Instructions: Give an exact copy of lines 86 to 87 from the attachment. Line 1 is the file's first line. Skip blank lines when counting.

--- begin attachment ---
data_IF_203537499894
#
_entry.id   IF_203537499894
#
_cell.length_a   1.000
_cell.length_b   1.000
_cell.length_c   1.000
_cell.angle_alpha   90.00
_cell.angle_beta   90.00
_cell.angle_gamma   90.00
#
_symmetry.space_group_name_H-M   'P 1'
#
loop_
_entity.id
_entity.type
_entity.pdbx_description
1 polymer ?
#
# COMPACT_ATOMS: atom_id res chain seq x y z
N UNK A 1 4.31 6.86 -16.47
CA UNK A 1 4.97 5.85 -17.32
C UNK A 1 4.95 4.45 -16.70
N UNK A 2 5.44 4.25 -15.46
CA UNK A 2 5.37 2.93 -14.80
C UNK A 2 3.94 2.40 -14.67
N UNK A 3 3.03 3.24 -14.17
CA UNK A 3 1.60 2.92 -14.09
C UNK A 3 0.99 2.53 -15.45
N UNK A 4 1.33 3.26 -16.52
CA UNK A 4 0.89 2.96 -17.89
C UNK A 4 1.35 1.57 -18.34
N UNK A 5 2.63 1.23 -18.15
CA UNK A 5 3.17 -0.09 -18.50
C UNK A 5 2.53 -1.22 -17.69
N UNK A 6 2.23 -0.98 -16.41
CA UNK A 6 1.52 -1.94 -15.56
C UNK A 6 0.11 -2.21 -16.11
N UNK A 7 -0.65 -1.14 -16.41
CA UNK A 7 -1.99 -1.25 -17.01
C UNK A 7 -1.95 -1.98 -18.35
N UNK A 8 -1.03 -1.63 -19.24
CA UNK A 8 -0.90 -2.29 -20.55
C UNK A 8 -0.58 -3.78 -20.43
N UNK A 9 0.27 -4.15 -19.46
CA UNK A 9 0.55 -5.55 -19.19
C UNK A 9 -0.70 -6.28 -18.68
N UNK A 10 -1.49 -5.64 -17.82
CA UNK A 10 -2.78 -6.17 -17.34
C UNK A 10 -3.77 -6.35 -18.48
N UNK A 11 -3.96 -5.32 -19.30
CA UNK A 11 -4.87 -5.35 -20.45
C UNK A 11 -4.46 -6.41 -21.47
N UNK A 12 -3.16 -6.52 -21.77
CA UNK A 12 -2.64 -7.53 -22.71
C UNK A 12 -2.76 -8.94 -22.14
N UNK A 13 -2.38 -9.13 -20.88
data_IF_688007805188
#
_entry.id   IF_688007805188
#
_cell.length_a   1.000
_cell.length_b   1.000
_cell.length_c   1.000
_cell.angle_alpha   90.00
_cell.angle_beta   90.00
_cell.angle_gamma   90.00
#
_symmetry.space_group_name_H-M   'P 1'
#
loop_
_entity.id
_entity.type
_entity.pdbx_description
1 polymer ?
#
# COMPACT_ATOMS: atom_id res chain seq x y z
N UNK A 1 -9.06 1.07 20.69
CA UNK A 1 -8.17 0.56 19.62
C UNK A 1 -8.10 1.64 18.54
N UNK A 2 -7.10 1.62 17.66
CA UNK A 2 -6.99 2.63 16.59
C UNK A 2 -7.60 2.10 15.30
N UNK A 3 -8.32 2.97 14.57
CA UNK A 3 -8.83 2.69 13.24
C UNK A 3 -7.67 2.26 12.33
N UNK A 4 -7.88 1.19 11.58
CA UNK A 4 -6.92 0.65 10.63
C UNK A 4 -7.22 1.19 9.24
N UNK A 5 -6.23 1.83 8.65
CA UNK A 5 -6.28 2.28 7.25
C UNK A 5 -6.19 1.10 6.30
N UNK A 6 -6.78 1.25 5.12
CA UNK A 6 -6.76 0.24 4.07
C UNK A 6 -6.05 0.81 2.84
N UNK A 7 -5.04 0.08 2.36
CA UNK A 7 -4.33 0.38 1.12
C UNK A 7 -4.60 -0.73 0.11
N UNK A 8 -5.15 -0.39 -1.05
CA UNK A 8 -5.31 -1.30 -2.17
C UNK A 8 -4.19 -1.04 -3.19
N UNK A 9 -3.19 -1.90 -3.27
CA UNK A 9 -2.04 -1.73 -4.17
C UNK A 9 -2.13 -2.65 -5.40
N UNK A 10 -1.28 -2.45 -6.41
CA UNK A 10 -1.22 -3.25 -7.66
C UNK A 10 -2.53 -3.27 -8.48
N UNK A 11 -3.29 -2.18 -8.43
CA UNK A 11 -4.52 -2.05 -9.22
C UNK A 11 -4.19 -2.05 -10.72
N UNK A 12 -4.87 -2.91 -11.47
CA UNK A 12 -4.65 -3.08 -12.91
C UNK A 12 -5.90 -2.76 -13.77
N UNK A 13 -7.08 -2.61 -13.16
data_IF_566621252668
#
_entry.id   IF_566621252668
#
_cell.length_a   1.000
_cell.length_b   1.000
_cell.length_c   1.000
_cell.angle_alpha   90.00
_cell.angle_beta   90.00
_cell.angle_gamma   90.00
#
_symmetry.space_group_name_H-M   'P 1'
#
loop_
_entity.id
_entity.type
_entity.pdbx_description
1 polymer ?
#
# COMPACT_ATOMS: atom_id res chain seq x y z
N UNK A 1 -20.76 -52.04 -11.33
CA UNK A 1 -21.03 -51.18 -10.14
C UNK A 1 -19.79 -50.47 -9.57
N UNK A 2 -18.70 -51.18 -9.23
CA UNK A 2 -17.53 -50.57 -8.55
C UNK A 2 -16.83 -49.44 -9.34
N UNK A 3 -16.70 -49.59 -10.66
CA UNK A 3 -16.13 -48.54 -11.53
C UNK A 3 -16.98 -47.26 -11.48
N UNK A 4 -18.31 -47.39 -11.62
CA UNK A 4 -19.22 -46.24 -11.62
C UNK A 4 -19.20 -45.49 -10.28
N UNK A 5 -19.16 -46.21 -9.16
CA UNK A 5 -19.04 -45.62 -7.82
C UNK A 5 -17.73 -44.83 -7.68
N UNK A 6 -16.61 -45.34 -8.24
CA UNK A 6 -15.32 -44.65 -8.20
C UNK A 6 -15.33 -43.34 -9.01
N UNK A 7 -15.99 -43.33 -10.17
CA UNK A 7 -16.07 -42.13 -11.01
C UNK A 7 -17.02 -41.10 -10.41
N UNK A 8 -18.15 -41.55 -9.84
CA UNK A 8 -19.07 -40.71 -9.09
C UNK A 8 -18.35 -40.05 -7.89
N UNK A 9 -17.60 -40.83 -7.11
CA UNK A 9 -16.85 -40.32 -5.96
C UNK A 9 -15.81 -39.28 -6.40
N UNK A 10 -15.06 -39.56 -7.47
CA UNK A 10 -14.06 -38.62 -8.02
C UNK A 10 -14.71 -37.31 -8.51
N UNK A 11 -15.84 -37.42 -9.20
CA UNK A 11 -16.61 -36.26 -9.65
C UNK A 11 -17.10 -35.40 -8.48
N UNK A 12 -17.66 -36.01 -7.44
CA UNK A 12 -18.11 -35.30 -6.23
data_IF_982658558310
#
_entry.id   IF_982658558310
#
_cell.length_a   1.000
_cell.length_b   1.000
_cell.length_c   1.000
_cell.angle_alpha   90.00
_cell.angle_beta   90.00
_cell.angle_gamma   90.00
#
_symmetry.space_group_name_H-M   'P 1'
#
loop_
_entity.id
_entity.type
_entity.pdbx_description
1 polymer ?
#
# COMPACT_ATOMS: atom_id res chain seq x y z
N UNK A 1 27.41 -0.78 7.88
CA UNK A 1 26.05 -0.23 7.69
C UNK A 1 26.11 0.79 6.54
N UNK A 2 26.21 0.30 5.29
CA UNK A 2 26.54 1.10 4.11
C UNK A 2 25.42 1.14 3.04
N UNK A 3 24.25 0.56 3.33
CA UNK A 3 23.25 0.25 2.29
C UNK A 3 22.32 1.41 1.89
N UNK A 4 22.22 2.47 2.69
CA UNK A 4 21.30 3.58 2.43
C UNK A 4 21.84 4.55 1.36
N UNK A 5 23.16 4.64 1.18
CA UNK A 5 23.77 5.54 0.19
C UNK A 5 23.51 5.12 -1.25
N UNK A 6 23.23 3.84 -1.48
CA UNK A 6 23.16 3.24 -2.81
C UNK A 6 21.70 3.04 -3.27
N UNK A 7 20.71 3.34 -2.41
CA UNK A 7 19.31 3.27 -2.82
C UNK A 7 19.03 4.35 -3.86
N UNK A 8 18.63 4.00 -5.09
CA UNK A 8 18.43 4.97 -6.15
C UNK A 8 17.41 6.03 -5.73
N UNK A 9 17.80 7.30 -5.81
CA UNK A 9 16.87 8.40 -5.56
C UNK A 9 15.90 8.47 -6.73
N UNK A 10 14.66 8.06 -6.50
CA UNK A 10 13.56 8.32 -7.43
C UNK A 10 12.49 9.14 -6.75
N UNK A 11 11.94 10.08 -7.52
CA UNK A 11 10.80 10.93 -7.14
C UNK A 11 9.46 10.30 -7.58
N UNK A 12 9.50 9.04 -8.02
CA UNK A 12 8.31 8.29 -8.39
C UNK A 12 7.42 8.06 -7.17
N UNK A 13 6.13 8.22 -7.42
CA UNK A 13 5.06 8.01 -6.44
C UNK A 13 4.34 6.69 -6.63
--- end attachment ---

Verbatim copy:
C UNK A 3 -7.67 2.26 12.33
N UNK A 4 -7.88 1.19 11.58